Eggers: Willem and I were trying to find something, and Rob and I were trying to find something, but I didn’t write it for them, because I don’t tend to do that unless I know 100% for certain that an actor’s going to say “Yes.” But Ellen in Nosferatu, I wrote for Anya, right? But I rarely write with an actor in mind. When this looked like, strangely, of all the things on my slate, that this was going to be the one, who else could play these roles but Willem and Rob? I mean, it’s really impossible to imagine anyone else. I mean, Willem … his dialect is incredibly well-researched and based on facts, but to all ears, he’s doing a pirate accent but credibly, and only Willem Dafoe could do that, right? So they came on very quickly, and because this was all moving, we had to make the decision that Nova Scotia would work. We did a scout there. We hadn’t found the spot, but I felt confident we could find the spot. And our second scout, we found the incredible, punishing, brutal, inhospitable location of Cape Forchu, which was perfect in every way, because as well as being hellish, it had great road access. So we could make a movie there practically and build our lighthouse there practically.
The Beat: So you actually built the whole lighthouse?
Eggers: We built every single building in the film, including the 70-foot working lighthouse tower that supported a one-ton Fresnel lens.
The Beat: Is it still there?
Eggers: No, because it was still built like a set, so…
The Beat: That’s still pretty incredible to even imagine that. I assume you still did some soundstage work in this, but I didn’t realize you built the building…
Eggers: I mean, we built the fog siren house, with the giant foghorn and that stuff.
The Beat: That’s a shame it’s not still there since that area could have used a good lighthouse I’d imagine.
Eggers: Well, the town in Nova Scotia wanted to keep it, to compete with the picturesque lighthouse on Peggy’s Cove, but unfortunately, shake shingle and clapboard buildings would have lasted a while, but the lighthouse itself would have disintegrated.
The Beat: I can only imagine what it was like shooting this movie out there with just two actors but I’d imagine a fairly big crew. Did you all stay out there or were you all able to get out of that location at the end of the day, unlike those two characters.
Eggers: Look, me and Robert Pattinson and the producers and stuff stayed in a bed and breakfast that was 20 minutes away in the fishing village. Willem stayed in a fisherman’s cottage that was five minutes from the location. I mean, there was a coffee shop, and it’s a rural fishing community, so we were definitely out there. We did do some stage work in warehouses in Halifax, so we moved back into something more cosmopolitan halfway through the shoot, but yeah, we were out there.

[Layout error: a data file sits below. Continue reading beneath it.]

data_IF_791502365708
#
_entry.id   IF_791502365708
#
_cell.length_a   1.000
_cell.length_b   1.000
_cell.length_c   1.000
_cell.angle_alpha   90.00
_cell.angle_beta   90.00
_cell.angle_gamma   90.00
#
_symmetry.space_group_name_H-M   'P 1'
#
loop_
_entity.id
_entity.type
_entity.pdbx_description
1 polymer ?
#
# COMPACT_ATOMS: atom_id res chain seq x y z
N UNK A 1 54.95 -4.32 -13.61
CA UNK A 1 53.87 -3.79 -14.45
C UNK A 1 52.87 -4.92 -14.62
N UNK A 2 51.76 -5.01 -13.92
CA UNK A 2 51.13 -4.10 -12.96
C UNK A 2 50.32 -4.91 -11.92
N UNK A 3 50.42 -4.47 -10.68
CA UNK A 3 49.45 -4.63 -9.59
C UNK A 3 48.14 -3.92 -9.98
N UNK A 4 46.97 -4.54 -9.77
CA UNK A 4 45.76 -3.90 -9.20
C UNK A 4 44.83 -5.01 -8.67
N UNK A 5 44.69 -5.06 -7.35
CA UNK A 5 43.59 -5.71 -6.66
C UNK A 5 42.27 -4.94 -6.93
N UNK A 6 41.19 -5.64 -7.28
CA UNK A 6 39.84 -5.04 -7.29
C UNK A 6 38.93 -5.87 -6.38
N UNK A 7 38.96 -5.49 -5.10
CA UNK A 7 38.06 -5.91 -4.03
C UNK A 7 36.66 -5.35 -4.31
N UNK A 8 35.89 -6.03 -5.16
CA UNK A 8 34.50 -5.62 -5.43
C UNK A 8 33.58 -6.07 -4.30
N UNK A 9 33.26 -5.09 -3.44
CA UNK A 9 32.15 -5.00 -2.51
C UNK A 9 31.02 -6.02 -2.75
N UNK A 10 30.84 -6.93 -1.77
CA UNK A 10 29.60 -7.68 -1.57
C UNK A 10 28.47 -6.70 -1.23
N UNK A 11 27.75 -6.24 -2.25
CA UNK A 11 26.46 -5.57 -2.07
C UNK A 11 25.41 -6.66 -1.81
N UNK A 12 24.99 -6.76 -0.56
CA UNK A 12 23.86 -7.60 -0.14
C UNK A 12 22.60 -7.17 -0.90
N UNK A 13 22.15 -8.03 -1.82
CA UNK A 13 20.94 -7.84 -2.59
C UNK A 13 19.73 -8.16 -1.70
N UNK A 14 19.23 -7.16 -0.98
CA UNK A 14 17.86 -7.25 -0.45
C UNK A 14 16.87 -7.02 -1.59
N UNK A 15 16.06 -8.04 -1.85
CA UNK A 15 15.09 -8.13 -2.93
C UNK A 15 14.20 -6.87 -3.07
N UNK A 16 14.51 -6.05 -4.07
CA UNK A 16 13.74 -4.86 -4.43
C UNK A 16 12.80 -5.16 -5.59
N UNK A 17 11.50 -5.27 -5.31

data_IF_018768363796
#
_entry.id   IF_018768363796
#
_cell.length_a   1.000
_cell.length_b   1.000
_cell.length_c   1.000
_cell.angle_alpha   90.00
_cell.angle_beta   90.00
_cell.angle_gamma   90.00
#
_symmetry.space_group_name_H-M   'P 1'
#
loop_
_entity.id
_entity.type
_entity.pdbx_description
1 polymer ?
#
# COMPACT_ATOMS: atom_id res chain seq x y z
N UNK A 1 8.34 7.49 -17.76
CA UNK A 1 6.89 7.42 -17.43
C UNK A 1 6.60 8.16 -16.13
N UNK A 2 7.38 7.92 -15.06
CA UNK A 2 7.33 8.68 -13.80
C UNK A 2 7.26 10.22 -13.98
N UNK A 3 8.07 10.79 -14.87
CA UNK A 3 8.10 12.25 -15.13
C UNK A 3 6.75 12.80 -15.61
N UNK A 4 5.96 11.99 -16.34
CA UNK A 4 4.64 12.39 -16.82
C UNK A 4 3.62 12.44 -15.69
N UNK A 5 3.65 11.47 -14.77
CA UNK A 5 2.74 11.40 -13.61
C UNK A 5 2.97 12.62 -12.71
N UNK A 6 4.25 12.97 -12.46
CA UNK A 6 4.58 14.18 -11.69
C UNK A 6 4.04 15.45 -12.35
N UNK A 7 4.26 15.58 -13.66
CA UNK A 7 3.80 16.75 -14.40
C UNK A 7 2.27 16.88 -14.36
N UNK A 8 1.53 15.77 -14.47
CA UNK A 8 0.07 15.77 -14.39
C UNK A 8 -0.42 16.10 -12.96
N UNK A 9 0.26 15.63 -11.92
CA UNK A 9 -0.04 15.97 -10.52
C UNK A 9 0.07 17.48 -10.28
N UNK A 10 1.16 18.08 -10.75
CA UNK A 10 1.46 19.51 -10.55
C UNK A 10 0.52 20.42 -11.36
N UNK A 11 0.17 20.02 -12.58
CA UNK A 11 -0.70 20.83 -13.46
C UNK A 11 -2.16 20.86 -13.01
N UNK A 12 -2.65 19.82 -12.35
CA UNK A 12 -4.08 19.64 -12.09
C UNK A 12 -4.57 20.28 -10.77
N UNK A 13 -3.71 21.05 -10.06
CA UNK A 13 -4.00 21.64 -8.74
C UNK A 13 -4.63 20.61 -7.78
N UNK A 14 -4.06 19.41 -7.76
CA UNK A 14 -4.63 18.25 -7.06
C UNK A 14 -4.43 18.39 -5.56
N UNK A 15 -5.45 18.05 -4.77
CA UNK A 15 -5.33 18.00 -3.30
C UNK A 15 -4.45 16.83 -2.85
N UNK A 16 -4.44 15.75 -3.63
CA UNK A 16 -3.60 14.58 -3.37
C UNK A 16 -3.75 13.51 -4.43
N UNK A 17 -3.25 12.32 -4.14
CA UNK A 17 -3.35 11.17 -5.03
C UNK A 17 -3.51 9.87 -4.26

The Beat: I want to ask about the decision to do it in black-and-white, which I’m sure you’ve been asked about a lot, and using the Double-X film stock, which I’m not sure how easy or hard it is to get, but it’s a very specific format and look. What drove the decision to go that route?
Eggers: When my brother said, “ghost story in a lighthouse,” I immediately pictured this black-and-white crusty, dusty, rusty, musty atmosphere. I just pictured that first dinner scene shot, like something close to that. I just don’t see how you could possibly have made this film in color. I think it would’ve somehow taken you out of the world in some way. Also, if you’ve seen old movies, even if you can’t describe what the specific contrast ratios of Double-X are, you remember a certain feeling of the way the blacks bottom out. You can just feel that it’s this primitive film stock that hasn’t changed since the ’50s. We also had a custom orthochromatic filter to make it more like orthochromatic film stock, which, among other things, it’s sensitive to UV light, and it’s not sensitive at all to red. The UV brings out like pimples you had 20 years ago, and then the fact that it has no sensitivity to red makes it so that any red in a Caucasian face renders darker. When you look at silent movies in Hollywood, part of the reason that we have the white pancake makeup is not just because of theatrical traditions, but because without it, you look like those tan Eisenstein guys. That’s why they’re so tan in those Russian movies is because of the film stock, and we wanted Rob and Willem to look like these salty seamen, and that would help us in creating that.
The Beat: They must have had some aspect of makeup on them.
Eggers: Only a bit of dirt and a little bit of breakdown, so some alcohol-based stuff to accentuate if they’re hungover or darkness under their eyes a little bit, but not traditional movie makeup in that way.